HELP! I have 5 minutes infront of City Council...what should I say?

Discussion in 'Local Chicken Laws & Ordinances' started by Emilys3guppies, Nov 16, 2009.

  1. Emilys3guppies

    Emilys3guppies Songster

    Jun 1, 2009
    I've been writing letters to our city councillors for sometime now and I finally have a spot reserved at the next council meeting: next MONDAY!! So soon.

    Anyway, they have allotted me 5 minutes to speak my piece as to why urban chickens should be legal. I have many reasons for keeping them myself, but hope that others can help with what I should include in my speach. I will include copies of other bylaws where chickens are legal.

    If you had 5 minutes, what would you say?

  2. kcravey

    kcravey In the Brooder

    Nov 10, 2009
    East Texas
    Good for you!!! [​IMG]

    Mention it should be the right of EVERY American to raise their own food! Eggs from the store are from chickens that never see the light of day. They never get to eat grass or bugs. They are fed antibiotics and they are not healthy or fresh! Many of the birds are raised in tiny cages where they are never allowed to even turn around or stretch their legs, stressed their entire lives and the public (i.e. the COUNCIL) have to eat those stress hormones and antibiotics!

    Show some of the You-Tube videos of where THEIR meat and eggs come from! (thats what got us started on this adventure - my daughter saw those and refused to eat store bought meat/eggs after that and made everyone feel guilty for eating them also!)

    Get them sooo grossed out that they all want their own chickens! ha ha! Show them how chickens are clean if they are allowed to be raised in their natural environment (outside with grass and bugs). Show them how they control the bug population and get along well with children and adults.

    My daughter found some places online that were sending us literature of what restaurants/store chains were supporting animal cruelty to poultry. They had all kinds of information and pictures you might be able to download and show them. She would place them on our table right before dinner to gross us out!

    Also, they may be concerned about "ugly" coops - show them some beautiful "urban" coops the people could use.

    Noise concerns? - show them how dogs bark all night long at squirrels and people walking by. Hens only make a noise when they lay eggs and they are done well before sunset and dont lay until well after 9 am.

    Good luck! Im rooting for ya!
  3. Emilys3guppies

    Emilys3guppies Songster

    Jun 1, 2009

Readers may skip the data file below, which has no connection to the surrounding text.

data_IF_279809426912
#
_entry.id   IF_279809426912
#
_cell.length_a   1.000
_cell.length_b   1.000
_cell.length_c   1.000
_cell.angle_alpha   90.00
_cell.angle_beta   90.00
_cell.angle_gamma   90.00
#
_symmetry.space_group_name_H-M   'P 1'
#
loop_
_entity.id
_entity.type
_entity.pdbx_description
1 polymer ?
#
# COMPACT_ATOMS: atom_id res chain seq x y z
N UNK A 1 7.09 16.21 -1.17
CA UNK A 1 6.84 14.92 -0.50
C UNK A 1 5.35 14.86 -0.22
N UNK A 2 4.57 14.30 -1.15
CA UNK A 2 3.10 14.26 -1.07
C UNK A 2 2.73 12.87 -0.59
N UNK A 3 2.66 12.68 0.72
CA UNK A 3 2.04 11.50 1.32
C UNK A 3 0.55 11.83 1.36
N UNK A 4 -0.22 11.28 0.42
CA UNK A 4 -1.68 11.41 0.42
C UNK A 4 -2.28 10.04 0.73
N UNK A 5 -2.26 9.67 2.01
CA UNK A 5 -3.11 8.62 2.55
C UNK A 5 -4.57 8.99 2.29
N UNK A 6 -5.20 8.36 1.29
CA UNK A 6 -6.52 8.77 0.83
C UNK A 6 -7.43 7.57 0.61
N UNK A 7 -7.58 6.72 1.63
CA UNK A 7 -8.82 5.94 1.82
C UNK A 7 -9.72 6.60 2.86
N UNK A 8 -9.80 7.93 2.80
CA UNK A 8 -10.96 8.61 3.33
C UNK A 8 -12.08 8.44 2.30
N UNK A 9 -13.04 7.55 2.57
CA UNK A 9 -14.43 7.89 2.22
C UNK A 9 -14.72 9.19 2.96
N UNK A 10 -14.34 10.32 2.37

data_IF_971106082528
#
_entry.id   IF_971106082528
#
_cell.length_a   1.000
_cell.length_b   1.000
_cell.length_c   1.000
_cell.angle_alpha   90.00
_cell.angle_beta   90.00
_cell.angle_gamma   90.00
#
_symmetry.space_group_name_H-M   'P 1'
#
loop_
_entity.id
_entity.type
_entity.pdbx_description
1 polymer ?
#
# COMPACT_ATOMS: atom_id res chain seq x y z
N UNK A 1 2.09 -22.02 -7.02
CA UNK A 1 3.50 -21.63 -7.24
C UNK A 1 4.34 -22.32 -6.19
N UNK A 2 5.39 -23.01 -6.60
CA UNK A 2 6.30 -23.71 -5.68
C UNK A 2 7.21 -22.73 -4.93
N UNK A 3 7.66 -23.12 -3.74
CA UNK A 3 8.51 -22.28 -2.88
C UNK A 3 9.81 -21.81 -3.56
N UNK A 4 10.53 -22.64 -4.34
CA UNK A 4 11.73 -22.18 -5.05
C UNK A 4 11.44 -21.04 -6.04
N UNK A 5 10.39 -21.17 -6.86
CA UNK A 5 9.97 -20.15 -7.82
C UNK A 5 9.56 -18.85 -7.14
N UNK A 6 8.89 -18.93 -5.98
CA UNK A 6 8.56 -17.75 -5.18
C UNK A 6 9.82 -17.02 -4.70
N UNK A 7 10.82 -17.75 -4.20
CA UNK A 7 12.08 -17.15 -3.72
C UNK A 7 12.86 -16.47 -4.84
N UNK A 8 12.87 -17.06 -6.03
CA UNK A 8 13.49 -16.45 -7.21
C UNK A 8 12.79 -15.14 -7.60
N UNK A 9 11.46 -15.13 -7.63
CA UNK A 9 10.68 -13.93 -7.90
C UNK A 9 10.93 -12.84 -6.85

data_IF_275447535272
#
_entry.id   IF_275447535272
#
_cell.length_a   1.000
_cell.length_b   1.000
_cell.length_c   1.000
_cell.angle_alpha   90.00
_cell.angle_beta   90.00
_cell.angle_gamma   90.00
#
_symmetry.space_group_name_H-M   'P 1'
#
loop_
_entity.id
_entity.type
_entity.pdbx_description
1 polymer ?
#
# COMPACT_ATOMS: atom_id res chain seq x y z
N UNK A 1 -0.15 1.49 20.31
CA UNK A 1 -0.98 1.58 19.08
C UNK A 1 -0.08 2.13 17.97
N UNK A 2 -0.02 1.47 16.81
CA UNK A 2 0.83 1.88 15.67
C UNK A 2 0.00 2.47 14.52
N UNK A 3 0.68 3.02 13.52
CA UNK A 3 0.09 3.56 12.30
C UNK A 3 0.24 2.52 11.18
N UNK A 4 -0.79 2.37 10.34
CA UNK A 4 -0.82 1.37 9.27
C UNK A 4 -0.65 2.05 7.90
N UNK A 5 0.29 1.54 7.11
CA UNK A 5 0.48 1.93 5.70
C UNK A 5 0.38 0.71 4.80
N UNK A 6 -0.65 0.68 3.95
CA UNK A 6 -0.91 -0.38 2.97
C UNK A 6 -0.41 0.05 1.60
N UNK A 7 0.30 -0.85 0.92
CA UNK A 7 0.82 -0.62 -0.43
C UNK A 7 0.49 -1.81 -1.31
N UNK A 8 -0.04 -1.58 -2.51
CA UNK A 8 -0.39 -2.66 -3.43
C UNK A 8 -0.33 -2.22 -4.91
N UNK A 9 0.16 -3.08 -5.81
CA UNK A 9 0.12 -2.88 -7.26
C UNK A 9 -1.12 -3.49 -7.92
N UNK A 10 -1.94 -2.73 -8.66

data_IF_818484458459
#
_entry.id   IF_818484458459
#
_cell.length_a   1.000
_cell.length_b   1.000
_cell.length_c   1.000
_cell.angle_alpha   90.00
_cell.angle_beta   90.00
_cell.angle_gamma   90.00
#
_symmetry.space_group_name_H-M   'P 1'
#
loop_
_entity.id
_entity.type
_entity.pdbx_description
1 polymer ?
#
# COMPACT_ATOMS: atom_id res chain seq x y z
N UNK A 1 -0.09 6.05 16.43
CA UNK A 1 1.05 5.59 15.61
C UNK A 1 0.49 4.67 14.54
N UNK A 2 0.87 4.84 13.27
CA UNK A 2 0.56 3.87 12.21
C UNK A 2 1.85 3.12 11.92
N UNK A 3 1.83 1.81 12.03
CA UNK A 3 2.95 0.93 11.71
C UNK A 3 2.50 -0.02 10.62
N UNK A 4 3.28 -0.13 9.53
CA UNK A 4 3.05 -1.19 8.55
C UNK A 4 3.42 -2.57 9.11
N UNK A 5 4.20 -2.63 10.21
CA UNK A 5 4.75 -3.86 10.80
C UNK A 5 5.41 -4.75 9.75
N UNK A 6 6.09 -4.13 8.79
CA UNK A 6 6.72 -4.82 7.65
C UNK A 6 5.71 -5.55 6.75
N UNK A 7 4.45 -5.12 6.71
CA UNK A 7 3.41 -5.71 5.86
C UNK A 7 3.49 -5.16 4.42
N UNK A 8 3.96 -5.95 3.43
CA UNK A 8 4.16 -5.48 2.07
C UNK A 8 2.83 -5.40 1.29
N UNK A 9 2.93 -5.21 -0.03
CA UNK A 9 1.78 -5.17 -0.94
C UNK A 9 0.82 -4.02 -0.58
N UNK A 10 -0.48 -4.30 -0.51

Just posting thoughts and bullets to get my thoughts in order.

    *the community, by allowing urban chickens, will be seen as environmentally favourable and it will be appealing to environmentally conscious families.
    *they are legal just an hour away in Brampton Ontario
    *this is a farming community and relies heavily on it's local food sources, this is just another way to encourage that we sponsor these.
    *problems they will throw at me? Smell? Noise? Vermin attracted to feed?
  4. Sonoran Silkies

    Sonoran Silkies Flock Mistress

    Jan 4, 2009
    Tempe, Arizona
    I don't think I would throw antagonistic statements out such as "it should be the right...!" is a good idea. That is a good argument for rallying like-minded supporters, but not for persuading a city council.

    People keep chickens in the city for many reasons, not all of which are for food. Mention the benefits of natural pest control, homegrown eggs (and bring some eggs from backyard hens versus store bought eggs for comparison, if possible), for exhibition, as pets, etc. Mention 4H and the lessons it teaches.

    The ideas you mention in your 2nd post are excellent--build upon them.

    As far as concerns, identify the current nuisance ordinances and note how they would also apply to backyard flocks. Points such as not allowed at large (roaming off the owners property), noise ordinances already in effect--that it would be the responsibility of the owner to ensure that their animals are kept in a manner that follows those restrictions, identify any health requirements already levied by your state or county. Know the recommended space allocations for chickens and suggest reasonable limits based upon property size, showing how different communities have dealt with that. Avoid suggesting real restrictions such as "no meat birds" or "no roosters" or "must be enclosed" or similar.

  5. redhen

    redhen Kiss My Grits... Premium Member

    May 19, 2008
    Western MA
    Good luck!!
  6. Engteacher

    Engteacher Poultry, Poetry, and Prose

    Sep 1, 2009
    Hastings, MN
    Keep it simple. Why do Madison WI, St. Paul MN, Minneapolis MN and Chicago IL (name more here) allow backyard chickens? They make great back yard pets and they give us food in return. They are quiet, easy to care for, provide entertainment, protein, and provide natural fertilizer for the garden.